As always, I have a lot to learn in life. When the Black Lives Matter movement became the center of the news front, I realized even more deeply how much learning I have ahead of me. I wrote a little bit about that back HERE, and so many people had great input as advice as to how to delve deeper.
Two of the recommended books were these ones that I finished a while back and still haven’t written about:
I learned a lot, but mostly I realized I’m just hitting the tip of the iceberg. This whole issue is deep and wide. So important to keep in the forefront.
It was interesting to learn from a black author as well as from a white author, and I realized more than ever that everyone is coming from such different perspectives which makes racism such a complicated issue to tackle.
Some things I agreed with as I read, and some I didn’t. But I think the bottom line is that there is so much beauty that lies in humility: something I realized as I read that I need to gain a lot more of. Some things in these books were hard for me to take in. At first I put up my defenses. Of course I love everyone, and would never want to judge another race! But both books helped me see how human nature goes and how automatic judgements are part of how we work. I have a lot to change. We all do. I guess that’s the purpose of life, right? To learn and to grow, and sometimes that sure takes a whole lot of humility. Ibram Kendi talked a lot about how our cultures shape us in How to be an Antiracist, for good and for bad and how racism can go both ways. Going after white people instead of racist policies harms everyone involved. We all need to open our minds.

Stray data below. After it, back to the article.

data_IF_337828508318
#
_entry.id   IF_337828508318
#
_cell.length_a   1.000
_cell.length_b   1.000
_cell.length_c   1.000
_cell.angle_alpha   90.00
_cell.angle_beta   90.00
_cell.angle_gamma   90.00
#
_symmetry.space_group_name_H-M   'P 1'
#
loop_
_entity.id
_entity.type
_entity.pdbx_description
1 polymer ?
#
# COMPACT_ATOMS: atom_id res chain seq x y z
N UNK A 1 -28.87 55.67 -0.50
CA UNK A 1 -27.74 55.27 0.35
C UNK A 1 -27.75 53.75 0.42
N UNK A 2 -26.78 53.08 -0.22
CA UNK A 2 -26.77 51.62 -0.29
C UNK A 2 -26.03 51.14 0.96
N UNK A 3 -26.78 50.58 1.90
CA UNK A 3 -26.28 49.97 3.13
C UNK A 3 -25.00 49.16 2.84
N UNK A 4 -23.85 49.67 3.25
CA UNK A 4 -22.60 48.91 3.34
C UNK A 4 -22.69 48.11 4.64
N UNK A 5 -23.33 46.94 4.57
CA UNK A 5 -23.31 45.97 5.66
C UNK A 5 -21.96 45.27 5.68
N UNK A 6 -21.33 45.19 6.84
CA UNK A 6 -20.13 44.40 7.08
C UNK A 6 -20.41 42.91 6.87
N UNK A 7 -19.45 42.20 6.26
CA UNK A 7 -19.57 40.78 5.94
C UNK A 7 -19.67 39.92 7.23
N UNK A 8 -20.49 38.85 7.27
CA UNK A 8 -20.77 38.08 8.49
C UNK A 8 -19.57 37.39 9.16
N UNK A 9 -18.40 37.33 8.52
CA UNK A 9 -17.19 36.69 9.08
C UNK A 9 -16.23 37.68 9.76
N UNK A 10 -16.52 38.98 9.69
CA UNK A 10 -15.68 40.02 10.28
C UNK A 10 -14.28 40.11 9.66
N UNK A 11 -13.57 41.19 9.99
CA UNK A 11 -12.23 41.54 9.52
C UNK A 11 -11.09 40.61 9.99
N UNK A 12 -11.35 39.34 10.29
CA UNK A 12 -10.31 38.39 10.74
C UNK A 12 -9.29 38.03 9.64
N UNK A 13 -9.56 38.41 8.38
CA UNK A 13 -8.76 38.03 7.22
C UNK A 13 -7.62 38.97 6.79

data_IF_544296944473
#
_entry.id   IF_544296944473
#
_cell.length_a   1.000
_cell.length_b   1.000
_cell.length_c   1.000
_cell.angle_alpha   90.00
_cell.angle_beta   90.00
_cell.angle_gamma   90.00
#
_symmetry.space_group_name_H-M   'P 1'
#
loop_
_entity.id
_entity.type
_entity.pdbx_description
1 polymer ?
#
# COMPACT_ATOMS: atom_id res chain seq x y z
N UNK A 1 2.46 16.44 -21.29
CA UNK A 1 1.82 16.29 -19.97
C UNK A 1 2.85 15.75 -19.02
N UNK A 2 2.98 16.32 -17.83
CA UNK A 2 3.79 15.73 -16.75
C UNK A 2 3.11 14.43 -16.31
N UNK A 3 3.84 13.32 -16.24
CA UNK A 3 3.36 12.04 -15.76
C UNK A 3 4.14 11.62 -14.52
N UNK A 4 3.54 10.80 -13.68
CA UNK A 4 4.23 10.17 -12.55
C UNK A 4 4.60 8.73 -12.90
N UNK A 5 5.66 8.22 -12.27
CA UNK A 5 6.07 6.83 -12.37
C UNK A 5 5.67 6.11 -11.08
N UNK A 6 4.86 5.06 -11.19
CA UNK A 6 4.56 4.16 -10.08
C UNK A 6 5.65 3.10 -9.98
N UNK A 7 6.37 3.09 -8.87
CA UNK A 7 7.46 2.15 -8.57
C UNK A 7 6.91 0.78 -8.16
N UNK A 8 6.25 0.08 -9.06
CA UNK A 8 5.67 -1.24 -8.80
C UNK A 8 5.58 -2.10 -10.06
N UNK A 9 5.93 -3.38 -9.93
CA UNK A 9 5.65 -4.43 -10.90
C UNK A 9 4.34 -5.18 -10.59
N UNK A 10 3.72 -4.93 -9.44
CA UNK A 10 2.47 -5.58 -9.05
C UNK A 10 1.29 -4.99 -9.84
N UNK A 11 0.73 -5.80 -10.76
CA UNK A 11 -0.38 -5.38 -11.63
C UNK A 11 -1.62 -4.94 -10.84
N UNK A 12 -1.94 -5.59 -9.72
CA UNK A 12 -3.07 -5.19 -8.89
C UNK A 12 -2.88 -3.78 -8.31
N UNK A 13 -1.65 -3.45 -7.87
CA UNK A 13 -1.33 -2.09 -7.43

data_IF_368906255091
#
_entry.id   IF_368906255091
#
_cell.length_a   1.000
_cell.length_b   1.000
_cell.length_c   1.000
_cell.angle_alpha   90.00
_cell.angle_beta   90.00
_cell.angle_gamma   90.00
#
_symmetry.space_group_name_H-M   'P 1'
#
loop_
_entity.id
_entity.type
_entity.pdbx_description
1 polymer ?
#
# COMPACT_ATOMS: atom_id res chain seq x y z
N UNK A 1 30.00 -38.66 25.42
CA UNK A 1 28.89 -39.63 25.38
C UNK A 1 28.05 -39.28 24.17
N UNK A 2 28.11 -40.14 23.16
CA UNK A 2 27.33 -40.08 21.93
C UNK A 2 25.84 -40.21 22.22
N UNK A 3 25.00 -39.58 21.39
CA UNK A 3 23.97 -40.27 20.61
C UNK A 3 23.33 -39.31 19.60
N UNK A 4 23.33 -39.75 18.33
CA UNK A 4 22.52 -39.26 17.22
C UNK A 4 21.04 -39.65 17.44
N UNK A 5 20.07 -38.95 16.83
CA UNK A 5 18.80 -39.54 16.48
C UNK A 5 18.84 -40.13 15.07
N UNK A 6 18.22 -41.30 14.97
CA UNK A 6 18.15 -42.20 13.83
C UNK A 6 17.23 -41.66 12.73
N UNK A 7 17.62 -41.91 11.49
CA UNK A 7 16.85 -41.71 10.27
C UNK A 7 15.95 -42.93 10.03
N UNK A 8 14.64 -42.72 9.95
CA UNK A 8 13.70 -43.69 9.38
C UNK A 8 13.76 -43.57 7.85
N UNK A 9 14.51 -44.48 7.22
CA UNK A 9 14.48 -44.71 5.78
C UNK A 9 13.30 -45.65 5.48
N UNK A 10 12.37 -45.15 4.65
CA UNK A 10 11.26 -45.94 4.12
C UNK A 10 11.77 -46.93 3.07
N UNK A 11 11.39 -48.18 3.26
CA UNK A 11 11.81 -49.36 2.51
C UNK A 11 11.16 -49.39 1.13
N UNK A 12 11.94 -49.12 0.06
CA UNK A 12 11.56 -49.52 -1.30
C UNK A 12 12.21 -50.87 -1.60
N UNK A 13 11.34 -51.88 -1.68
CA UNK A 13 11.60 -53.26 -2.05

Robin Diangelo, in White Fragility warns “we will not move forward in race relations if we remain comfortable.” “The tendency to believe that being racist/prejudiced is bad causes us to deny that we are that way. We are ‘good people’ after all, aren’t we? if we are ashamed, because being prejudiced is bad, we feel the need to defend our character rather than explore the racial prejudices we absorb so that we might change them.”
I think that is so true. Defensiveness will never help anything in the business of working to understand racism. It is only in humility and trying to see other’s perspectives that we can make changes.
Diangelo says, “We pretend that it will work to teach humans to have no prejudice at all, it just doesn’t work that way. But we can ask, “Am I actively seeking to interrupt racism, and how can I tell?”
Interrupting racism takes courage.
And we as a society sure have lots of work to do.
**links to these books are affiliate linked, only because I love to share things I’m thinking and learning about.**